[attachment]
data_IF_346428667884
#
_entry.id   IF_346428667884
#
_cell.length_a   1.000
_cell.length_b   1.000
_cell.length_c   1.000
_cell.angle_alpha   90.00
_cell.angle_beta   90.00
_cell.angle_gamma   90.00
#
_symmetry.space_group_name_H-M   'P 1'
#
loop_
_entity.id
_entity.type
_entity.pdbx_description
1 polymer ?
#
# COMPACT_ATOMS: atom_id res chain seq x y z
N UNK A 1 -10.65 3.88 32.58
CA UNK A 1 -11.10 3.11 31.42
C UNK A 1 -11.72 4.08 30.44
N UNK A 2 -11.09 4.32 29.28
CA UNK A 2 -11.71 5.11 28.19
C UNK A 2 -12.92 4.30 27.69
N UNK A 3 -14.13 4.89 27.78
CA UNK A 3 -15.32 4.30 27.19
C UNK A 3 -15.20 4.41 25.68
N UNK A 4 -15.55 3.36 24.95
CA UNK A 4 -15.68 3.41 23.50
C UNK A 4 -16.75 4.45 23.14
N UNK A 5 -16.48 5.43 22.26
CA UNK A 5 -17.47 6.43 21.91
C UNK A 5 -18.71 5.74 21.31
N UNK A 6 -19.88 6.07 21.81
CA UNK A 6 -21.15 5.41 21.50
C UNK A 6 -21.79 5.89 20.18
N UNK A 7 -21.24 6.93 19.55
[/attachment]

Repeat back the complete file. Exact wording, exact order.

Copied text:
data_IF_346428667884
#
_entry.id   IF_346428667884
#
_cell.length_a   1.000
_cell.length_b   1.000
_cell.length_c   1.000
_cell.angle_alpha   90.00
_cell.angle_beta   90.00
_cell.angle_gamma   90.00
#
_symmetry.space_group_name_H-M   'P 1'
#
loop_
_entity.id
_entity.type
_entity.pdbx_description
1 polymer ?
#
# COMPACT_ATOMS: atom_id res chain seq x y z
N UNK A 1 -10.65 3.88 32.58
CA UNK A 1 -11.10 3.11 31.42
C UNK A 1 -11.72 4.08 30.44
N UNK A 2 -11.09 4.32 29.28
CA UNK A 2 -11.71 5.11 28.19
C UNK A 2 -12.92 4.30 27.69
N UNK A 3 -14.13 4.89 27.78
CA UNK A 3 -15.32 4.30 27.19
C UNK A 3 -15.20 4.41 25.68
N UNK A 4 -15.55 3.36 24.95
CA UNK A 4 -15.68 3.41 23.50
C UNK A 4 -16.75 4.45 23.14
N UNK A 5 -16.48 5.43 22.26
CA UNK A 5 -17.47 6.43 21.91
C UNK A 5 -18.71 5.74 21.31
N UNK A 6 -19.88 6.07 21.81
CA UNK A 6 -21.15 5.41 21.50
C UNK A 6 -21.79 5.89 20.18
N UNK A 7 -21.24 6.93 19.55